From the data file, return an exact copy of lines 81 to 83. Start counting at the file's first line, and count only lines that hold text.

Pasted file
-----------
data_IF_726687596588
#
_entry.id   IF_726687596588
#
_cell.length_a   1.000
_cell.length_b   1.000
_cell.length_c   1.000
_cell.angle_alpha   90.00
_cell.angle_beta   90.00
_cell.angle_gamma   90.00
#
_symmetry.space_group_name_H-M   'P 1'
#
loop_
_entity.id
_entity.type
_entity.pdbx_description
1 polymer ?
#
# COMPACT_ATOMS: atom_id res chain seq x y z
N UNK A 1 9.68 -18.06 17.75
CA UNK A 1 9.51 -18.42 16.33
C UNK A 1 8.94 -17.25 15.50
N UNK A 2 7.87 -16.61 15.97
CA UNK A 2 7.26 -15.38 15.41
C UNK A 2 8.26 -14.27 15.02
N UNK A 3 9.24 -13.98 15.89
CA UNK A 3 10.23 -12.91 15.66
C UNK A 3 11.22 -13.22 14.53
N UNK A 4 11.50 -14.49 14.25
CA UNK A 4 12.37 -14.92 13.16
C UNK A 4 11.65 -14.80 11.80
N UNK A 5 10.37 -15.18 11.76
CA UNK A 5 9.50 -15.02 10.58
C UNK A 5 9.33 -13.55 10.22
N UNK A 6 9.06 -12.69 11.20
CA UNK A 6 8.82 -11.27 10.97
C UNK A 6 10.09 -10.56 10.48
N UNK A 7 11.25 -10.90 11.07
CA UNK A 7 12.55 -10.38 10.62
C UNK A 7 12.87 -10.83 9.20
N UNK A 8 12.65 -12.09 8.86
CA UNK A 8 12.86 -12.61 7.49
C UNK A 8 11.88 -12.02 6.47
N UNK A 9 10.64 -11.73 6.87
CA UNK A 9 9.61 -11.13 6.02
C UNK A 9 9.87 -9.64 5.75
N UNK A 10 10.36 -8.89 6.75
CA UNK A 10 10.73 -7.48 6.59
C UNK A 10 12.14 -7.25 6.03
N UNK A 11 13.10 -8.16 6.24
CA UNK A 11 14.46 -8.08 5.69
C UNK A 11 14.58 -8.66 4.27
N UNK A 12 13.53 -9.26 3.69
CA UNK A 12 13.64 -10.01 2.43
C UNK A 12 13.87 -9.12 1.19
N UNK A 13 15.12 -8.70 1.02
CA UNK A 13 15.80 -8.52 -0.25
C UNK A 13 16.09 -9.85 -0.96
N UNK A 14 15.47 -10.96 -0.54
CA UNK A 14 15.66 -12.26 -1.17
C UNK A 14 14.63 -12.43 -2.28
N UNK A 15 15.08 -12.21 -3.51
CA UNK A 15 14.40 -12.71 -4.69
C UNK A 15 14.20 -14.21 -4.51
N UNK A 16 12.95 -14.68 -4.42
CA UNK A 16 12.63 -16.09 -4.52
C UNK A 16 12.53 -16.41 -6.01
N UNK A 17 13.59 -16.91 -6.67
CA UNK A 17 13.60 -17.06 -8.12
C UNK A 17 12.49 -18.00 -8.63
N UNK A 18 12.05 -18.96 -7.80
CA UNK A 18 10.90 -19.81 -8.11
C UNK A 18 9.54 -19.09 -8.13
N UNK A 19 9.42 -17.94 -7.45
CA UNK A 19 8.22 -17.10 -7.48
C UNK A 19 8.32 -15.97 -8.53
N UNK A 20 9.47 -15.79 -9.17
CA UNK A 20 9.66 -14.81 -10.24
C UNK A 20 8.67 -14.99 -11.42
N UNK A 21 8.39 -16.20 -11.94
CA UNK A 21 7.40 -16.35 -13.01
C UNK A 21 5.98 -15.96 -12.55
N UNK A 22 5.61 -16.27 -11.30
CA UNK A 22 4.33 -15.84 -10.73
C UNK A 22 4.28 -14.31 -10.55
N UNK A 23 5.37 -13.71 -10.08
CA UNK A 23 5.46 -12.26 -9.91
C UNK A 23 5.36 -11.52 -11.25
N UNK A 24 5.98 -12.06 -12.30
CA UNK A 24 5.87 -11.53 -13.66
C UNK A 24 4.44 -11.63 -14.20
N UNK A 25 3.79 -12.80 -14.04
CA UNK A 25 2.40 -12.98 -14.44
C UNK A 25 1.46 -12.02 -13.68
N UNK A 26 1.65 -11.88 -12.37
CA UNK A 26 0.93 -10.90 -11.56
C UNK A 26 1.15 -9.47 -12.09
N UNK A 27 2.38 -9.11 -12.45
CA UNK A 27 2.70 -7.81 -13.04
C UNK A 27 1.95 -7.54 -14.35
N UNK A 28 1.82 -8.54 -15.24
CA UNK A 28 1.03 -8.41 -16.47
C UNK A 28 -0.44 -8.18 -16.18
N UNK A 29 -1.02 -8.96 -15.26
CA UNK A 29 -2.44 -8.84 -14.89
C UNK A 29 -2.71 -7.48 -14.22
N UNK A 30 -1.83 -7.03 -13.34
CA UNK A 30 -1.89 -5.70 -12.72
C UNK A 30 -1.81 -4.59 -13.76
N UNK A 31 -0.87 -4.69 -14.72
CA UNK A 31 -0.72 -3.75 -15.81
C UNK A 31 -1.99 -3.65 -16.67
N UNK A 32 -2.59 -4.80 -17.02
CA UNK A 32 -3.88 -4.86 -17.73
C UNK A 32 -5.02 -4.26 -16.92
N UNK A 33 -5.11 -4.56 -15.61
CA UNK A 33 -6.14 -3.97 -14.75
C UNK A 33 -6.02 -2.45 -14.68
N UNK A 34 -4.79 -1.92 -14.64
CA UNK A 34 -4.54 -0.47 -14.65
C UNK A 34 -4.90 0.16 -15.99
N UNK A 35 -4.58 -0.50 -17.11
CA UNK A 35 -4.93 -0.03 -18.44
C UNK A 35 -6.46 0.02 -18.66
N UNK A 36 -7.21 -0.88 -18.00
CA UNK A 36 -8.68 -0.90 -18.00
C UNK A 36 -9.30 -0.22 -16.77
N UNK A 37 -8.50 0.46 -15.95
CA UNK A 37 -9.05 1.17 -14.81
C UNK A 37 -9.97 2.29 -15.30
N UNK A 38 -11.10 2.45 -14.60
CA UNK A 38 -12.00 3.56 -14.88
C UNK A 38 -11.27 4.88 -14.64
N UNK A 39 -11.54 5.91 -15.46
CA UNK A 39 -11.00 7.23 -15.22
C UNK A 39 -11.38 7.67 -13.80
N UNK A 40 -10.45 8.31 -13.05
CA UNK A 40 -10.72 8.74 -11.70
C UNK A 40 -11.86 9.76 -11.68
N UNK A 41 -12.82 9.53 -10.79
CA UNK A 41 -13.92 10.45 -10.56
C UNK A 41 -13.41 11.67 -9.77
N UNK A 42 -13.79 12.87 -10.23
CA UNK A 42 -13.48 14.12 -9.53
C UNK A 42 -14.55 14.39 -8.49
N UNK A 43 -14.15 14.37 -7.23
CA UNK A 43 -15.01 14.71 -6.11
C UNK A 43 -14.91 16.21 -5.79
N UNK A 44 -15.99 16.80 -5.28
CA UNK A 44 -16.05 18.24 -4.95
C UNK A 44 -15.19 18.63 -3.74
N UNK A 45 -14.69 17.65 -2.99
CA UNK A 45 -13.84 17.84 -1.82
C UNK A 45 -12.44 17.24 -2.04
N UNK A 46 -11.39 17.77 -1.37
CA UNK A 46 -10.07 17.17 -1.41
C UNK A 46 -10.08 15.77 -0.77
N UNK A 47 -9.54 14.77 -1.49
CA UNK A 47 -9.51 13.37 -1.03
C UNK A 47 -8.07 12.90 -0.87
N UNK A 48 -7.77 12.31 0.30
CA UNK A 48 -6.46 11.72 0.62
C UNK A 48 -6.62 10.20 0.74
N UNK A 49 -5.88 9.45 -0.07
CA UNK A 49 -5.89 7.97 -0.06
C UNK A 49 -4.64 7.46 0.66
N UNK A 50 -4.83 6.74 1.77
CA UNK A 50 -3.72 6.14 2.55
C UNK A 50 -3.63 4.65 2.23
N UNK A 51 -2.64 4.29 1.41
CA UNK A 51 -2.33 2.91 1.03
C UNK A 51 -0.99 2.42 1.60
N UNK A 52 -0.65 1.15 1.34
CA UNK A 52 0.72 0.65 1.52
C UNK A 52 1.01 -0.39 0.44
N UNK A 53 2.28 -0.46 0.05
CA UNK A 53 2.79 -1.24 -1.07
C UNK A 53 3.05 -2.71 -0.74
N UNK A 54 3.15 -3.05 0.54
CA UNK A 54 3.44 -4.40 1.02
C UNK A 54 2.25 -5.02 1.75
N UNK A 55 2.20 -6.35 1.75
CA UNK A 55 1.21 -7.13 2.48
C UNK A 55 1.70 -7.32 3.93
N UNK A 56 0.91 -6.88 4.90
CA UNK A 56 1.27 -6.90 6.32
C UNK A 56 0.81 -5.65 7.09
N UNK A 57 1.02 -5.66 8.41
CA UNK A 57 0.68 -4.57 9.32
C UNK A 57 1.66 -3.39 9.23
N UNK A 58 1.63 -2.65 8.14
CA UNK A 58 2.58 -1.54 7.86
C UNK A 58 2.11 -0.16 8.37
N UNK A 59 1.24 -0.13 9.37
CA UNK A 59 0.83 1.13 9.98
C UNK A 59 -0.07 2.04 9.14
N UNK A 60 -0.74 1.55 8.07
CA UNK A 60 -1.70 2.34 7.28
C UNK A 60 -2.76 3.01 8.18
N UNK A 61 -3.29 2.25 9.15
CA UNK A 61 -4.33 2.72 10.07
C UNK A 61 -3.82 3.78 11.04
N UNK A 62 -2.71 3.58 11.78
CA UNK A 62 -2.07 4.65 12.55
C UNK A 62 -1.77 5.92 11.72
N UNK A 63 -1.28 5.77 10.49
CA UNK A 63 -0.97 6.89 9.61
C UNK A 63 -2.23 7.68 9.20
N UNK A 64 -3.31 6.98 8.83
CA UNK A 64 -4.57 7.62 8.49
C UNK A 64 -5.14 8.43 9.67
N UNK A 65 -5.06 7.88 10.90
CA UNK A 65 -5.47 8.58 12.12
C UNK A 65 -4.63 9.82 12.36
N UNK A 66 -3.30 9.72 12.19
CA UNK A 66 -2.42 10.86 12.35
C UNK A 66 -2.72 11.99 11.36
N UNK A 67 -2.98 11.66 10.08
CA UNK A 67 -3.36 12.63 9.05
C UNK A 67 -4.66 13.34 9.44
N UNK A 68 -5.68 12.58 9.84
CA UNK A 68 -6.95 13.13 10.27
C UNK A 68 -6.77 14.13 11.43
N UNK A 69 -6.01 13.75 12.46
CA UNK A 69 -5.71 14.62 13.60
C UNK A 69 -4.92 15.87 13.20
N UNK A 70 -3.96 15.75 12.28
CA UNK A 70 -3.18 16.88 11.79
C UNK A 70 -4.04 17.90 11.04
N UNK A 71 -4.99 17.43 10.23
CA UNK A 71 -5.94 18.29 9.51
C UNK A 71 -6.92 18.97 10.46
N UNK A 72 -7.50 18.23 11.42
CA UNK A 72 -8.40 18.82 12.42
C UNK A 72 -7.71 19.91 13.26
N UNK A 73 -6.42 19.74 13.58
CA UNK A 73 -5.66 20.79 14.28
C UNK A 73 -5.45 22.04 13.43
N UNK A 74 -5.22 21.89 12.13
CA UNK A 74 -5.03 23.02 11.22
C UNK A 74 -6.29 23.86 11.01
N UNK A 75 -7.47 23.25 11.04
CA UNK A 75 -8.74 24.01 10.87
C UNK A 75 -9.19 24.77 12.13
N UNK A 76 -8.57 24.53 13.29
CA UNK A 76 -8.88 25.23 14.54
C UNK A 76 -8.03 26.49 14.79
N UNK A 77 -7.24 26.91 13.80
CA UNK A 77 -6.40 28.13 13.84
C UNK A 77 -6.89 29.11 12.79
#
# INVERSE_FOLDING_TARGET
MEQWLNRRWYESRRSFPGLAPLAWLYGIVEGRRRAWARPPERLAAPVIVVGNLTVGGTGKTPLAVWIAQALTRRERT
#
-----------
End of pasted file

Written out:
N UNK A 21 8.39 -16.20 -11.94
CA UNK A 21 7.40 -16.35 -13.01
C UNK A 21 5.98 -15.96 -12.55